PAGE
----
Take-Away: The IRS recently published proposed new Regulations with regard to reporting obligations with regard to the sale of a life insurance contract which are intended to define how much of a life insurance death benefit is to be reported as taxable income.

Background: One complicated area of the Tax Code is with regard to the taxation of a life insurance death benefit. As a general rule, the death benefit paid under a life insurance contract is income tax-free to the designated beneficiary under the life insurance policy. [IRC 101(a)(1).] The death benefit may be included in the insured-owner’s taxable estate, but the designated beneficiary of the policy does not have to report the death benefit received in the designated beneficiary’s taxable income.

Transfer-for-Value Rule: But there is also the transfer-for-value rule which provides that if a life insurance policy is purchased from another, such as the insured-owner, then the amount paid as the death benefit on the insured’s death, less the price paid for the policy and the future premiums the purchaser makes to sustain the life insurance policy, is reported as taxable ordinary income by the new owner-beneficiary. [IRC 101(a)(2).]

Exceptions to the Transfer-for-Value Rule: Where the complications come into play is that there are statutory exceptions to the transfer-for- value rule. Example: A partner can acquire the life insurance policy that insures the life of another partner, and the death benefit on that acquired life insurance policy will not be treated as taxable ordinary income, i.e. it is not treated as a transfer-for-value. The challenge often is trying to structure the transfer of a life insurance policy into one of the limited transfer-for-value statutory exceptions, akin to trying to put a square peg jnto a round hole to keep the death benefit income-tax-free.

Life Settlement Companies- Perceived Abuses: Congress over the years has felt that some life insurance contract acquisitions by life settlement companies has led to abuses, or more accurately, the avoidance of income taxes paid on the receipt of death benefits under life insurance policies that were ‘acquired.’ This led to yet another Tax Code section that denies the use of the statutory exceptions to transfer-for-value rules. Thus, the Tax Code formally defines a reportable policy sale which, in turn, is used to determine the amount of the death benefit paid that will be excluded from gross income of the recipient of the policy death benefit. [IRC 101(a)(3)(A).] The purpose of the definition of reportable policy sale is to expose life settlement companies to income taxation of the death benefit that is paid when a life insurance policy is purchased under a life settlement agreement while denying the use of the statutory exceptions to the transfer-for-value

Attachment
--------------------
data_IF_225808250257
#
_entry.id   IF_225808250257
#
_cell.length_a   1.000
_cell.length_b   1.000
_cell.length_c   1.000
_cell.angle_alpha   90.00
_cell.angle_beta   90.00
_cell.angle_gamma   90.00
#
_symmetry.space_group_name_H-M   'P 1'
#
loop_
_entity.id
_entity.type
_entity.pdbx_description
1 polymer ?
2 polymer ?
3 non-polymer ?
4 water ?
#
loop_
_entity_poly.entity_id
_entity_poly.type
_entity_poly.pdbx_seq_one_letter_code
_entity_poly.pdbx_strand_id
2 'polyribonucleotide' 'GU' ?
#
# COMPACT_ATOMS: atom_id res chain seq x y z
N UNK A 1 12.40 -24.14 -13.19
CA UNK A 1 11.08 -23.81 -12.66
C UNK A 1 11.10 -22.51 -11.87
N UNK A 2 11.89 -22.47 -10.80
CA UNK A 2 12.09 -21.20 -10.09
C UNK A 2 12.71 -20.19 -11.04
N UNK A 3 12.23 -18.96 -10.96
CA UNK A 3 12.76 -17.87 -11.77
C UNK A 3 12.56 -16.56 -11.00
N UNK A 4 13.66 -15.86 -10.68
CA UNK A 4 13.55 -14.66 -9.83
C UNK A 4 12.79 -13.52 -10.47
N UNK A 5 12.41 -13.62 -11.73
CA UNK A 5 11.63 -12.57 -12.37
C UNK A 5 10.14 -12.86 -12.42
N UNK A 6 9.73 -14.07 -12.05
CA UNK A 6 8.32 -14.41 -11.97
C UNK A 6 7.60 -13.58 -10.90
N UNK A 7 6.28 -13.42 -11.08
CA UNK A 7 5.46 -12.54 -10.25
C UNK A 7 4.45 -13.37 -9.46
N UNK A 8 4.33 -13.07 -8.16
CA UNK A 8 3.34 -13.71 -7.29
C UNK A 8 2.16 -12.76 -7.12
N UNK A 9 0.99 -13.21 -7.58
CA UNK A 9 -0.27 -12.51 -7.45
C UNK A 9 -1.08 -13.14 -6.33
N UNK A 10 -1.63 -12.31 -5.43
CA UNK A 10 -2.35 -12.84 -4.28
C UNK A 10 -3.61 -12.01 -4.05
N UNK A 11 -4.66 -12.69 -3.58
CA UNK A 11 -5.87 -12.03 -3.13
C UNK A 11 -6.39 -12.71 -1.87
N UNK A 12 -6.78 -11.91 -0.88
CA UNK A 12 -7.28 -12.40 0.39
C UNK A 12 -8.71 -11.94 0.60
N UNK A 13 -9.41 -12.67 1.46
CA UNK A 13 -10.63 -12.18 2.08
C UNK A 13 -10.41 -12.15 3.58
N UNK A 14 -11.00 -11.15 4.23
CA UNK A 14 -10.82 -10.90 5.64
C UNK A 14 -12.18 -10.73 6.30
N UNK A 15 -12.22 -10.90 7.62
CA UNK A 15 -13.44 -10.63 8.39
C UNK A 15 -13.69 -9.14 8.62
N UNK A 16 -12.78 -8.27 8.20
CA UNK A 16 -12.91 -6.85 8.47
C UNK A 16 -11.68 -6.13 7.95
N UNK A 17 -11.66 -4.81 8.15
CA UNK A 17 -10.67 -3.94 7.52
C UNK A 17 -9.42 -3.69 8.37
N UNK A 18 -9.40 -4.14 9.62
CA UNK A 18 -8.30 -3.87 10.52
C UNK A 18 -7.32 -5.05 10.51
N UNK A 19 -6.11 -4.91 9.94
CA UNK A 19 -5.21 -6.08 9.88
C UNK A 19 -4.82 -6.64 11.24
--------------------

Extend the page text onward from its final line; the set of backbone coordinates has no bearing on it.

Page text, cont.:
Exception to the Exception: Because IRC 101(a)(3)(A) is intended primarily to cover life settlement companies, a ‘carve out’ is created for a ‘C’ corporation if less than 50% of its revenues is derived from life insurance death benefits paid. This is intended to protect some C corporations that take out life insurance policies on their key employees.

Proposed Regulations: New proposed Regulation was just released by the IRS with regard to life settlement transactions. Proposed Regulation REG-103083-18 will require the acquirer of some (but not all) transfers-for-value of an interest in a life insurance policy to report the net payment that is made to each person who is involved in a reportable policy sale. These new proposed Regulations are intended to implicemtn the new policy reporting obligations under IRC 6050Y with regard to reportable policy sales of life insurance contracts the the payment of reportable death benefits. 

Taxable Amount: The proposed Regulations provide guidance on the amount of the death benefit that can be excluded from gross income under IRC 101 following a reportable policy sale.

Consumer Protection: As part of the information that must be reported by the life settlement company, these proposed Regulations also will require the life settlement company to report to the current owner of the policy the amount of the cash surrender value that the policy owner would have received had the policy owner simply surrendered the life insurance policy as opposed to selling the policy to the life settlement company.